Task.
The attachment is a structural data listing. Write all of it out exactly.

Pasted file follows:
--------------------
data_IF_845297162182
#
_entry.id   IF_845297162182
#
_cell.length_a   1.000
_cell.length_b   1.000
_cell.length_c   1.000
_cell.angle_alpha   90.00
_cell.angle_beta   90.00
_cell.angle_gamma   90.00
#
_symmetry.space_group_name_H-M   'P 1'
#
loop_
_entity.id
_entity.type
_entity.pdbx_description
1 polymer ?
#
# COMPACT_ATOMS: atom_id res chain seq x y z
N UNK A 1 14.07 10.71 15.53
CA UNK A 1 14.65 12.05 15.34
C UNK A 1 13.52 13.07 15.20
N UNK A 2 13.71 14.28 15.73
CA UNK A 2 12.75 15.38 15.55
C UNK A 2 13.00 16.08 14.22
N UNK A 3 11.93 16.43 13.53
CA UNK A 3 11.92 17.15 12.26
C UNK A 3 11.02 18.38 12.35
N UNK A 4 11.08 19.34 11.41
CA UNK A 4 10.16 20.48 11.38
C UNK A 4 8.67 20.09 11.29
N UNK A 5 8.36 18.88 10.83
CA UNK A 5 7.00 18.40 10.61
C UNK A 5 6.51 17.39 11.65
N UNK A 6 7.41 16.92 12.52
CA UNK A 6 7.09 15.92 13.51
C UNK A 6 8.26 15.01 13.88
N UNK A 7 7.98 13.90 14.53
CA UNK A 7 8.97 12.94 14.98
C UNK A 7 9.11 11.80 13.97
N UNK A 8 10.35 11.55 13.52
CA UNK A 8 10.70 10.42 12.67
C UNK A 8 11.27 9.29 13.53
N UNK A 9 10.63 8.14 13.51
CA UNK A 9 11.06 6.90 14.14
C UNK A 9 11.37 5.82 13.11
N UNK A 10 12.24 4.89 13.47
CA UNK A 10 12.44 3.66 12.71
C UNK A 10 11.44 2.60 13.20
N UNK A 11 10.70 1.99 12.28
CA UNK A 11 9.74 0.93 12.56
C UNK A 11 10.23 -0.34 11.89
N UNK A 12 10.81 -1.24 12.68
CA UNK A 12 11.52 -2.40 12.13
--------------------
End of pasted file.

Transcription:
data_IF_845297162182
#
_entry.id   IF_845297162182
#
_cell.length_a   1.000
_cell.length_b   1.000
_cell.length_c   1.000
_cell.angle_alpha   90.00
_cell.angle_beta   90.00
_cell.angle_gamma   90.00
#
_symmetry.space_group_name_H-M   'P 1'
#
loop_
_entity.id
_entity.type
_entity.pdbx_description
1 polymer ?
#
# COMPACT_ATOMS: atom_id res chain seq x y z
N UNK A 1 14.07 10.71 15.53
CA UNK A 1 14.65 12.05 15.34
C UNK A 1 13.52 13.07 15.20
N UNK A 2 13.71 14.28 15.73
CA UNK A 2 12.75 15.38 15.55
C UNK A 2 13.00 16.08 14.22
N UNK A 3 11.93 16.43 13.53
CA UNK A 3 11.92 17.15 12.26
C UNK A 3 11.02 18.38 12.35
N UNK A 4 11.08 19.34 11.41
CA UNK A 4 10.16 20.48 11.38
C UNK A 4 8.67 20.09 11.29
N UNK A 5 8.36 18.88 10.83
CA UNK A 5 7.00 18.40 10.61
C UNK A 5 6.51 17.39 11.65
N UNK A 6 7.41 16.92 12.52
CA UNK A 6 7.09 15.92 13.51
C UNK A 6 8.26 15.01 13.88
N UNK A 7 7.98 13.90 14.53
CA UNK A 7 8.97 12.94 14.98
C UNK A 7 9.11 11.80 13.97
N UNK A 8 10.35 11.55 13.52
CA UNK A 8 10.70 10.42 12.67
C UNK A 8 11.27 9.29 13.53
N UNK A 9 10.63 8.14 13.51
CA UNK A 9 11.06 6.90 14.14
C UNK A 9 11.37 5.82 13.11
N UNK A 10 12.24 4.89 13.47
CA UNK A 10 12.44 3.66 12.71
C UNK A 10 11.44 2.60 13.20
N UNK A 11 10.70 1.99 12.28
CA UNK A 11 9.74 0.93 12.56
C UNK A 11 10.23 -0.34 11.89
N UNK A 12 10.81 -1.24 12.68
CA UNK A 12 11.52 -2.40 12.13